The French companies are required to plough back 50% of the contract value to India as offsets or re-investments under the deal. Tabled in Parliament on Wednesday, the CAG report on “management of defence offsets” said the two French firms have so far failed to deliver on their initial promise in September 2015 to discharge 30% of their offset obligation by offering “high technology” to DRDO.
The CAG report, however, itself admits that discharge of offsets in the Rafale deal are spread over seven years from the date of signing the contract, with no such obligation in the first three years.
The report, however, also criticises the fact that the maximum discharge of the offsets – 57% by MBDA and 58% by Dassault – is slated only during the last or seventh year (2023).
Though the CAG report dwells upon several defence deals, the Rafale contract is noteworthy because it led to a political dogfight between the BJP-ledgovernment and Congress. The Supreme Court had in November last year rejected review petitions for a probe into the 36-fighter deal.
Referring to different deals, including the Rafale one, the CAG report said: “In many cases, it was found that foreign vendors made various offset commitments to qualify for the main supply contract, but later were not earnest about fulfilling these commitments.”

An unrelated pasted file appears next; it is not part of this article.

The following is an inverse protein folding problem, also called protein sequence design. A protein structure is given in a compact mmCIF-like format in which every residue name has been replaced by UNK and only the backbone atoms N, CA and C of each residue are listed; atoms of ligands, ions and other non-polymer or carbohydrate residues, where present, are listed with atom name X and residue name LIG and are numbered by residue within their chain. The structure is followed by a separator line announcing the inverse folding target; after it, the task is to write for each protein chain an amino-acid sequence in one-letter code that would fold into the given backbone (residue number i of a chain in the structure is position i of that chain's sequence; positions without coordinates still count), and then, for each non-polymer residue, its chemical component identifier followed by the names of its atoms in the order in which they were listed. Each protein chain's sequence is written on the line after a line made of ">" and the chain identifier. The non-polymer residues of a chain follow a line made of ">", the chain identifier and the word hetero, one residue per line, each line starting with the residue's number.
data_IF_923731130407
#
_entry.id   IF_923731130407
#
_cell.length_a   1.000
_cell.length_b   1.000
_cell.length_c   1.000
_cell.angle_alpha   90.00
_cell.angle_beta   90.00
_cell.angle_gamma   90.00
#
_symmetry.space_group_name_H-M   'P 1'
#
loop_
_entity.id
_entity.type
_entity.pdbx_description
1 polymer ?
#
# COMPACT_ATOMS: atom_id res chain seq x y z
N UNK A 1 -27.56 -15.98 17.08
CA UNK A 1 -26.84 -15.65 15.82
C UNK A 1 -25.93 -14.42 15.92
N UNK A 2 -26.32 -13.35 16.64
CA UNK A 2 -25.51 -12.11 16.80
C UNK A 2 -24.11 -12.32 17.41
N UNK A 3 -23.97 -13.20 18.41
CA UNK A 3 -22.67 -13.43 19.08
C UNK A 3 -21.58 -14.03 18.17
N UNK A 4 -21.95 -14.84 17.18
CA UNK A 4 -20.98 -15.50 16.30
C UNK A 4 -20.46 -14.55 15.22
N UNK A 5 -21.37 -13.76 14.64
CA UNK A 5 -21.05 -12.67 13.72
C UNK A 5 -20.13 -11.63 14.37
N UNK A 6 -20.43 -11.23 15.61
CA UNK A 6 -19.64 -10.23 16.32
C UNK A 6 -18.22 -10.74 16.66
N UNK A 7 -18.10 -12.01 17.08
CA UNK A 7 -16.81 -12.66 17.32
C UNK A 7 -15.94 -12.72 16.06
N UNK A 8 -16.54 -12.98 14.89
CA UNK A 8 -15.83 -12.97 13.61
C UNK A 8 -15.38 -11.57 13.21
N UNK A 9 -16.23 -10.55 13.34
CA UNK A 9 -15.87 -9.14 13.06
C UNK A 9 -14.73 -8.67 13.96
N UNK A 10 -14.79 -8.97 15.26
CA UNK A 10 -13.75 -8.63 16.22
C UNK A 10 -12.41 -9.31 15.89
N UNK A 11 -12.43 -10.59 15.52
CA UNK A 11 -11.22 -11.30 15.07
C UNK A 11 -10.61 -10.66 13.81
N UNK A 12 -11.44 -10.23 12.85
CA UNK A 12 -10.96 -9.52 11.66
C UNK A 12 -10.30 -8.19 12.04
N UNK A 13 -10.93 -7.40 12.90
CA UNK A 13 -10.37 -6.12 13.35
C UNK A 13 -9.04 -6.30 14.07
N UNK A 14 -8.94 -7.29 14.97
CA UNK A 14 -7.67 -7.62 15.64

In the Rafale deal, DRDO had in April 2016 identified six new technologies to be acquired from Dassault and MBDA. But the firms did not agree on transfer of five technologies as most of them were not within their core competence.
“The sixth DRDO proposal was to obtain technical assistance for indigenous development of engines (Kaveri) for the light combat aircraft. But the defence ministry (MoD) has stated that the vendors had yet not been able to confirm their capability for doing the requisite upgradation,” said the CAG report.
“Thus, it is not clear if even this technology transfer will take place, and there is a need for MoD and DRDO to identify and acquire the right technologies in order to comply with the directions of the Defence Acquisitions Council in September 2016,” it added.
Calling for a major overhaul of the entire offsets policy, the report said it has “scarcely met the objectives” of inducting advanced technology and bolstering the domestic defence industrial base despite India being among the largest arms importer in the world.
There has been “negligible” foreign direct investment and DRDO has also not acquired “any high technology” so far. “The audit noted the tendency to offer discharge of the substantial portion of obligations in later years, nearer the end of the contract period,” said the report.
It also said the discharge of offset obligations is significantly short of target, for which penalty has not been levied and collected as required. From 2005 till March 2018, 46 offset contracts worth Rs 66,427 crore were signed with foreign vendors.
Under these contracts, Rs 19,223 crore worth of offsets should have been discharged by the vendors by December 2018. However, the figure stands at only Rs 11,396 crore. Moreover, only Rs 5,457 crore of these offset claims submitted by the vendors were accepted by the MoD. The rest were largely rejected as they were not compliant to the contractual conditions and the Defence Procurement Procedure.
Read this report in Bengali
Watch National audit watchdog CAG slams French companies for not fulfilling Rafale offset terms